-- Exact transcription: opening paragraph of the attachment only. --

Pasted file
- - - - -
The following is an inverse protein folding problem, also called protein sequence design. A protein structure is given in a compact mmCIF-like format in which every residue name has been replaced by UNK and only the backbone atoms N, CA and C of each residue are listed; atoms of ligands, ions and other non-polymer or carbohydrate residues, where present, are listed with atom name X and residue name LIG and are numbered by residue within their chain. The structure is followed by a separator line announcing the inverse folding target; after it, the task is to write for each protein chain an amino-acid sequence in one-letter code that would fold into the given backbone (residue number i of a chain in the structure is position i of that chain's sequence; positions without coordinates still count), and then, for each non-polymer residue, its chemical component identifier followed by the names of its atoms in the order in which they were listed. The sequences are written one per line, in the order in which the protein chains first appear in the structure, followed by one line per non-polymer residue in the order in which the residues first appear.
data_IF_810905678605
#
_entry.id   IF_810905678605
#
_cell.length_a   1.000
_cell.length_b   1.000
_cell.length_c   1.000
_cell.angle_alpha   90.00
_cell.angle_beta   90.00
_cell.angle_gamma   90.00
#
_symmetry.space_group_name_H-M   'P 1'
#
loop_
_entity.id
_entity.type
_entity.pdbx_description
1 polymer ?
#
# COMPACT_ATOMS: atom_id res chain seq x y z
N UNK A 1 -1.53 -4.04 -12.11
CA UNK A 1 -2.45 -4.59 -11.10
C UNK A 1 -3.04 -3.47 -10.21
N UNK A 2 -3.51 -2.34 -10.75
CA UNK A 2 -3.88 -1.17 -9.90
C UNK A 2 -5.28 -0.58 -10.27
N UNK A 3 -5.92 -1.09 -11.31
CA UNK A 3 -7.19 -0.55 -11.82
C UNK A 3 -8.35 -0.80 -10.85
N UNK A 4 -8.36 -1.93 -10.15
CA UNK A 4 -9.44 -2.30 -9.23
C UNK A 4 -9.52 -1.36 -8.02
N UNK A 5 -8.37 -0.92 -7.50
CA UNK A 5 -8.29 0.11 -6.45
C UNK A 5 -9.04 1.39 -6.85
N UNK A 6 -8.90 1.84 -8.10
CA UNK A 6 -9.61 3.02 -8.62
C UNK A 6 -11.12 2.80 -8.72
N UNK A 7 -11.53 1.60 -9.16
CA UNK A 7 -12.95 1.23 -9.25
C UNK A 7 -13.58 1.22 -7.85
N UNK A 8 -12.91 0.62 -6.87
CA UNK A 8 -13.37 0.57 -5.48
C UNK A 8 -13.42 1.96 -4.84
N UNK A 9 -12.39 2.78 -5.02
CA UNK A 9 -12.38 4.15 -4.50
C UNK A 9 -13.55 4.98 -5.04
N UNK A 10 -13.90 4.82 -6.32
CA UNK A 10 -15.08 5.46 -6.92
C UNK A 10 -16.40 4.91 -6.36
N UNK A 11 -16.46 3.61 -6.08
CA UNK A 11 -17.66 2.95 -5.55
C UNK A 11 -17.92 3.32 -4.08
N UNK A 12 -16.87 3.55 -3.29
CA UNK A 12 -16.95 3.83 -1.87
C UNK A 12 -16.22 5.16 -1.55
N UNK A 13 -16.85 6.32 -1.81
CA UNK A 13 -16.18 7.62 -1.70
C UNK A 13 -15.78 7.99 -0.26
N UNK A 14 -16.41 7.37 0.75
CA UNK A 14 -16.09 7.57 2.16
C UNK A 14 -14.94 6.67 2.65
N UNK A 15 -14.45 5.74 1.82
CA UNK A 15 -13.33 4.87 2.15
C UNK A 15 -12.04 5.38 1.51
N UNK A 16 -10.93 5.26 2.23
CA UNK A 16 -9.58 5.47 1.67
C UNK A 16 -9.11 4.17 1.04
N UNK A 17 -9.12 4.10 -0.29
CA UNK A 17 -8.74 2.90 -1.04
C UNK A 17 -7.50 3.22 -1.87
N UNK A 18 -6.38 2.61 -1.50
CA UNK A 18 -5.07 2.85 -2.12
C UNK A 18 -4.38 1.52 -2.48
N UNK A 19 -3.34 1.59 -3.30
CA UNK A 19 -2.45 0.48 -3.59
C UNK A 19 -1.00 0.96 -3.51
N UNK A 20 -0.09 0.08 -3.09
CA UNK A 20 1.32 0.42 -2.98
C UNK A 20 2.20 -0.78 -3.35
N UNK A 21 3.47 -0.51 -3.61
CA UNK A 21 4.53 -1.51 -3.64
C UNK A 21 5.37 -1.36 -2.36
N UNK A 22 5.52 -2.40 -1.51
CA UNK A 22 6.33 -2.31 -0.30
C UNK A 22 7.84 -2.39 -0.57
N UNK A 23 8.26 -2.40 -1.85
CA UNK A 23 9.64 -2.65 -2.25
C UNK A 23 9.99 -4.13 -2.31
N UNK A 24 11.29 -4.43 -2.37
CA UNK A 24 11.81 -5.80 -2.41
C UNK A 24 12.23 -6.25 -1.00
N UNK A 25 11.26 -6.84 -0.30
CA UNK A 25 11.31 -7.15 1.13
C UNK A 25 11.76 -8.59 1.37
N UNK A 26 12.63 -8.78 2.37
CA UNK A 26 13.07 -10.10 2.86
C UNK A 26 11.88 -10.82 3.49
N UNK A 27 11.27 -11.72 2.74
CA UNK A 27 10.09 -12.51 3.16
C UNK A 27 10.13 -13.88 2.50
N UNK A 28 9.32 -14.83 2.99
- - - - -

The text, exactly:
The following is an inverse protein folding problem, also called protein sequence design. A protein structure is given in a compact mmCIF-like format in which every residue name has been replaced by UNK and only the backbone atoms N, CA and C of each residue are listed; atoms of ligands, ions and other non-polymer or carbohydrate residues, where present, are listed with atom name X and residue name LIG and are numbered by residue within their chain. The structure is followed by a separator line announcing the inverse folding target; after it, the task is to write for each protein chain an amino-acid sequence in one-letter code that would fold into the given backbone (residue number i of a chain in the structure is position i of that chain's sequence; positions without coordinates still count), and then, for each non-polymer residue, its chemical component identifier followed by the names of its atoms in the order in which they were listed. The sequences are written one per line, in the order in which the protein chains first appear in the structure, followed by one line per non-polymer residue in the order in which the residues first appear.